On Monday, The New York Times carried an op-ed by Heritage Foundation scholar and former US Attorney General Ed Meese titled “Stacking the Deck Against Proposition 8.” In that piece, Mr. Meese criticized a series of pre-trial rulings issued by Judge Vaughn R. Walker in the landmark same-sex marriage case currently underway in federal court in San Francisco. One of those rulings involved Judge Walker’s controversial decision to broadcast the trial to other courthouses and post video recordings of the Prop 8 trial on the Internet.
On Wednesday, the US Supreme Court issued an order affirming the view of many observers that Judge Walker had indeed attempted to stack the deck in this case. In its order, the Supreme Court issued a stay prohibiting Judge Walker from broadcasting the Prop 8 trial until the parties had time to file a more traditional appeal of his order.
The lawyers defending Prop 8 had argued that Judge Walker’s broadcast order violated federal law and was a bad idea. Those arguments have been discussed in a series of excellent and substantive posts by Ed Whelan to National Review’s Bench Memos blog. Even The Washington Post published an op-ed of sorts accusing Judge Walker of performing “legal pirouettes worthy of ‘Dancing with the Stars’ to ensure cameras in his courtroom for the same-sex marriage trial.” The author of that piece stated, “I think judges should be impeccably fair, adhere without agenda to the rule of law and be as transparent as possible, so that even those who disagree with their decisions may nevertheless respect those decisions. Judge Vaughn Walker, who is presiding over the gay marriage case, has failed on these counts.”
In its order issued yesterday, the Supreme Court did not mince words in explaining the error in Judge Walker’s broadcast order. “The District Court attempted to change its rules at the eleventh hour to treat this case differently than other trials in the district. Not only did it ignore the federal statute that establishes the procedures by which its rules may be amended, its express purpose was to broadcast a high-profile trial that would include witness testimony about a contentious issue. If courts are to require that others follow regular procedures, courts must do so as well.”
The Supreme Court explained how important it is for courts to be fair and neutral in deciding cases. “By insisting that courts comply with the law, parties vindicate not only the rights they assert but also the law’s own insistence on neutrality and fidelity to principle. Those systematic interests are all the more evident here, where the lack of a regular rule with proper standards to determine the guidelines for broadcasting could compromise the orderly, decorous, rational traditions that courts rely upon to ensure the integrity of their own judgments.”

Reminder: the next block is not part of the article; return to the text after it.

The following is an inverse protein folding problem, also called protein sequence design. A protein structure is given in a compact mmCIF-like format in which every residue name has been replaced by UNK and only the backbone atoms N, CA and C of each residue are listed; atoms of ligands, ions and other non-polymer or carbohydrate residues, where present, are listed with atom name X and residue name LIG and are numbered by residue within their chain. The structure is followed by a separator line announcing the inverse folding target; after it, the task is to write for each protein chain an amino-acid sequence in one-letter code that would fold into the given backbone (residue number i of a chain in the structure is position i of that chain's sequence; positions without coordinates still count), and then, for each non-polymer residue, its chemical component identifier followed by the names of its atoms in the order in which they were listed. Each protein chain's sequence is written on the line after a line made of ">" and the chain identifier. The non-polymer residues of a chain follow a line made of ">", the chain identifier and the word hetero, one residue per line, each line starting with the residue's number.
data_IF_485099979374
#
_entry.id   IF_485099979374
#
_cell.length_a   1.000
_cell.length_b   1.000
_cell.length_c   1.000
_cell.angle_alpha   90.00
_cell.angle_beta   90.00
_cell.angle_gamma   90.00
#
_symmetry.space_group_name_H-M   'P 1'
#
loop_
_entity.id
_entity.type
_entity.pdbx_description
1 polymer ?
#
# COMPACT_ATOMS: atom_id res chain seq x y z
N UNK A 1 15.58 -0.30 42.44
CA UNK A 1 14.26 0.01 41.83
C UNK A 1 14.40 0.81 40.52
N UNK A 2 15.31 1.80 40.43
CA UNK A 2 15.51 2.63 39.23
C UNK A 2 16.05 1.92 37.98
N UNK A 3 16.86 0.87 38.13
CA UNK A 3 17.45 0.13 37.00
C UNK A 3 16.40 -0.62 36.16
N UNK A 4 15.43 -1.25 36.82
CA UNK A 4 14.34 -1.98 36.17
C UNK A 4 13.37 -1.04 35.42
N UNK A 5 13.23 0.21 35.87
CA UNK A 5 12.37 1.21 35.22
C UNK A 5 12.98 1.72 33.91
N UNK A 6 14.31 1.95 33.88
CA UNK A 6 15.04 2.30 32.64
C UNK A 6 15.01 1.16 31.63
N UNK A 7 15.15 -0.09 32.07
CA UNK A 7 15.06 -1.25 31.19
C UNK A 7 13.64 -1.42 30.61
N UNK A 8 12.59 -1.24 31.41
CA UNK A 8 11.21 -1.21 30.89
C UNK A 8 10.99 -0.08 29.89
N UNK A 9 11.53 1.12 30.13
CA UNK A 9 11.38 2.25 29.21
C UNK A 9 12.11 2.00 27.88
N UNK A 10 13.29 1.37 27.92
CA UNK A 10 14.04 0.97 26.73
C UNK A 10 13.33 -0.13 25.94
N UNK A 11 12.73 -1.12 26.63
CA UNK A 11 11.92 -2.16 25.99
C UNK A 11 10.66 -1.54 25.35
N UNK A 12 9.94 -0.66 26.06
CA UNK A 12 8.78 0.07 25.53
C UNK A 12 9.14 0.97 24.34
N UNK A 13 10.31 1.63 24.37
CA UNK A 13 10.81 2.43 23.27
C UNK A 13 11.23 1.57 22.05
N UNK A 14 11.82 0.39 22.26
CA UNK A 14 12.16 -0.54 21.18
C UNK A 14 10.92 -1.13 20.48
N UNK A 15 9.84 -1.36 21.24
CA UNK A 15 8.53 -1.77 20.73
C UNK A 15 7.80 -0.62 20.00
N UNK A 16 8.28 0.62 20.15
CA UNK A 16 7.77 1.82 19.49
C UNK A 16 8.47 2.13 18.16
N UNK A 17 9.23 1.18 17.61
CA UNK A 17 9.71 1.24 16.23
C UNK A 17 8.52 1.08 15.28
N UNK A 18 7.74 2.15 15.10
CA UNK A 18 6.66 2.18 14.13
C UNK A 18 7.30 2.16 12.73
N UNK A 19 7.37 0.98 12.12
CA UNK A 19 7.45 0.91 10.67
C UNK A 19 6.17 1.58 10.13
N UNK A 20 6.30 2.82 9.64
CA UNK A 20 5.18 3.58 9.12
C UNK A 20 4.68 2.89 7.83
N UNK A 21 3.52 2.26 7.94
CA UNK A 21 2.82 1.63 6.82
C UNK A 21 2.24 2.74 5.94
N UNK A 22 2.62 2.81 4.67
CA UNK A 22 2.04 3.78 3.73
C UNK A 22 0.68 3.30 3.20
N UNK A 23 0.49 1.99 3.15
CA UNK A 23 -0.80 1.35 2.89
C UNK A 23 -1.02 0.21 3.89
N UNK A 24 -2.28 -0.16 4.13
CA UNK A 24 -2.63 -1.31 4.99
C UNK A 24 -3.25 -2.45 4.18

The Supreme Court did not decide whether the Prop 8 trial should be broadcast at all. Instead, the Supreme Court merely ruled “that the broadcast in this case should be stayed because it appears the courts below did not follow the appropriate procedures set forth in federal law before changing their rules to allow such broadcasting.”
However, even if Judge Walker’s order had been lawfully issued, broadcasting the Prop 8 trial would still be an exercise in bad judgment. Expressions of support for Prop 8 have generated a range of reprisals including “harassment, intimidation, vandalism, racial scapegoating, blacklisting, loss of employment, economic hardships, angry protests, violence, at least one death threat, and gross expressions of anti-religious bigotry.” As others have recognized, broadcasting the Prop 8 trial could subject the parties, lawyers, and witnesses involved in defending Prop 8 to similar harms.
The Supreme Court’s stay order includes significant discussion of the reprisals directed against Prop 8 supporters and recognizes that some of witnesses testifying in support of Prop 8 “have already said that they will not testify if the trial is broadcast” and “have substantiated their concerns by citing incidents of past harassment.” These concerns will be a key aspect of any future arguments about the merits of broadcasting the Prop 8 trial to other courthouses and on the Internet.